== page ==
[plt-scheme] 2htdp/image
I think this is a reasonable approach to images: by default, store
them in terms of drawing primitives (so rotation, scaling, etc. work
nicely) but for display and some other purposes, "flatten" them to
bitmaps. It also makes sense to have two different equality
operators on images: do they have the same bit-map representation
right now, and would they continue to have the same bit-map
representation after rotation, reflection, scaling, etc?
So what should the drawing primitives be? The obvious base cases (to
me) are ellipses (filled or outline), polygons (filled or outline),
line segments, and bitmaps. And maybe text in a specified font. The
obvious operators, off the top of my head, are vertical and
horizontal concatenation, overlay (with translation), rotation,
reflection, scaling, and clipping. Concatenation is the composition
of an overlay and a translation. Conveniently enough, rotation,
reflection, translation, and scaling (as well as skewing) can all be
represented as matrix multiplication, and matrix multiplication (at
least in a pure, exact mathematical world) is associative, so any
SEQUENCE of rotations, translations, reflections, scalings, and skews
can be represented as a single matrix multiplication. Overlay, and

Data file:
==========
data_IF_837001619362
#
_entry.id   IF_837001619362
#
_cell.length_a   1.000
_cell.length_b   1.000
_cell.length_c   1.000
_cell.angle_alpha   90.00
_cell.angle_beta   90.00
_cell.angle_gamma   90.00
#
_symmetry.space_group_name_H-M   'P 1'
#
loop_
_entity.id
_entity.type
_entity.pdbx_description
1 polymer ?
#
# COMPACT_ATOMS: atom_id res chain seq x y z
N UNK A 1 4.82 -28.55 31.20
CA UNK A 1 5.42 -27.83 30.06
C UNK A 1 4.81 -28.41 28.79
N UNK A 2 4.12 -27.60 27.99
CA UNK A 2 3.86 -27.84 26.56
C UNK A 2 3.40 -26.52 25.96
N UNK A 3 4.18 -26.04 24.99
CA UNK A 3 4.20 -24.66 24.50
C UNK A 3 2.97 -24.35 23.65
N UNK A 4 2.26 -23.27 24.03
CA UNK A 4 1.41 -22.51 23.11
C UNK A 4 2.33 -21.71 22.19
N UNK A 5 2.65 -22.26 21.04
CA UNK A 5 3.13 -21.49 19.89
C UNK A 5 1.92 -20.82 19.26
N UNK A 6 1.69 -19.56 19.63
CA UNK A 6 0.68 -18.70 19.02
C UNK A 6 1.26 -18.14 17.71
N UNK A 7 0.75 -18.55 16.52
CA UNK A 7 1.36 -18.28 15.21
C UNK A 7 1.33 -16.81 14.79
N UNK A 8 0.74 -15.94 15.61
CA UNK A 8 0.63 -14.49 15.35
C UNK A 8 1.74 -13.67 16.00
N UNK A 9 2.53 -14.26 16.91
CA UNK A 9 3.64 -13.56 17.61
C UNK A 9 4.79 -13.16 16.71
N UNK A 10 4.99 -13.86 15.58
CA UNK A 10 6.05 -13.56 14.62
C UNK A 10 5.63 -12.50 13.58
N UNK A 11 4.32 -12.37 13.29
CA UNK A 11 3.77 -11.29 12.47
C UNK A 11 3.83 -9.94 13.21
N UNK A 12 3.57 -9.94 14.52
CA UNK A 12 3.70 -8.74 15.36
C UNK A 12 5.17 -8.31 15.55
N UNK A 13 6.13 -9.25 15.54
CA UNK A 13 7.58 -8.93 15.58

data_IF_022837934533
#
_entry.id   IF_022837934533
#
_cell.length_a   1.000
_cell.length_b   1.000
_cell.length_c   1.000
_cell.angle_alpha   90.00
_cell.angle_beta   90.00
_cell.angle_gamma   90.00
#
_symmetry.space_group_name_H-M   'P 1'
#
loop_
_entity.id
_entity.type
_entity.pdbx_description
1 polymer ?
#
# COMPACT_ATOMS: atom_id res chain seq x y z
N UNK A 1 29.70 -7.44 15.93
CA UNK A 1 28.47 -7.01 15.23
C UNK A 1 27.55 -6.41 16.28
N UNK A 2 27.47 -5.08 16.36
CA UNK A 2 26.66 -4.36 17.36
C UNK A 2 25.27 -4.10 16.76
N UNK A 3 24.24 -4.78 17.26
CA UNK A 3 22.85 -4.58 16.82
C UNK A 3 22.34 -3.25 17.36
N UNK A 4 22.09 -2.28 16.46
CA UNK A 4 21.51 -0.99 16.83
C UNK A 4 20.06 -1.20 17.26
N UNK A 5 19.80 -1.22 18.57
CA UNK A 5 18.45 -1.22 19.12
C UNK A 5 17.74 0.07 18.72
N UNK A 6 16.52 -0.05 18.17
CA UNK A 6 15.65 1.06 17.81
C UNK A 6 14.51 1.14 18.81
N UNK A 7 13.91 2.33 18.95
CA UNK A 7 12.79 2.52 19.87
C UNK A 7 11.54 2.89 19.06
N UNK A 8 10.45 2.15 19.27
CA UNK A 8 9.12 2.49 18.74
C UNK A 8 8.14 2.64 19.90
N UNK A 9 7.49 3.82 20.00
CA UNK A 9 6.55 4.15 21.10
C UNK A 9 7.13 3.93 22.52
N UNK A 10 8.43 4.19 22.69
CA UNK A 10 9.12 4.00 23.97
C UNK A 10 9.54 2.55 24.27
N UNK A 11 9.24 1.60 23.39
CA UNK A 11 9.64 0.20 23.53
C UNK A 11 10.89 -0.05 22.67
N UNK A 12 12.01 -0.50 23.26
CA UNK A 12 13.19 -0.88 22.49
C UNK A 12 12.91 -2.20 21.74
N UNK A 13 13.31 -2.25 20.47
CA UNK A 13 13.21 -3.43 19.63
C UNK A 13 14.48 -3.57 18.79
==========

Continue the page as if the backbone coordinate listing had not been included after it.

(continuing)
clipping to an arbitrary rectangular region aligned with the current
coordinate system, should be trivial (although they can't be
represented as matrix multiplication).
Now, about exactness. It would be nice if (reflect-horiz (rotate 72
(rotate 200 (rotate 88 (reflect-horiz blah))))) were exactly equal to
blah. If you represent rotation, reflection, scaling, and skewing by
matrix multiplication with floating-point matrix entries, it may not
be. On the other hand, if you represent each of these operations by
separate tree nodes even when they're in sequence, flattening (and
therefore displaying) becomes needlessly expensive, especially after
you've run an animation of a spinning star for a few minutes.
Obviously, images coming from photographs should by rights be
considered inexact, as should anything stored in a lossy format like
JPEG... and for display on a physical monitor, we don't need exact
images anyway. Why don't we just cut the Gordian knot and say that
ALL images and ALL functions on them are inexact, and you can't
reasonably rely on the equality I mentioned at the top of this
paragraph? At low magnification, they may turn out to have equal
bitmaps, just as the result of a floating-point computation may be
within a large delta of another floating-point value, but one would
no more expect exact equality on computed images than on computed
inexact numbers.
Most of what I've said above applies to 3-D "images" too, of course,
but that's another bucket of worms....
Stephen Bloch
sbloch at adelphi.edu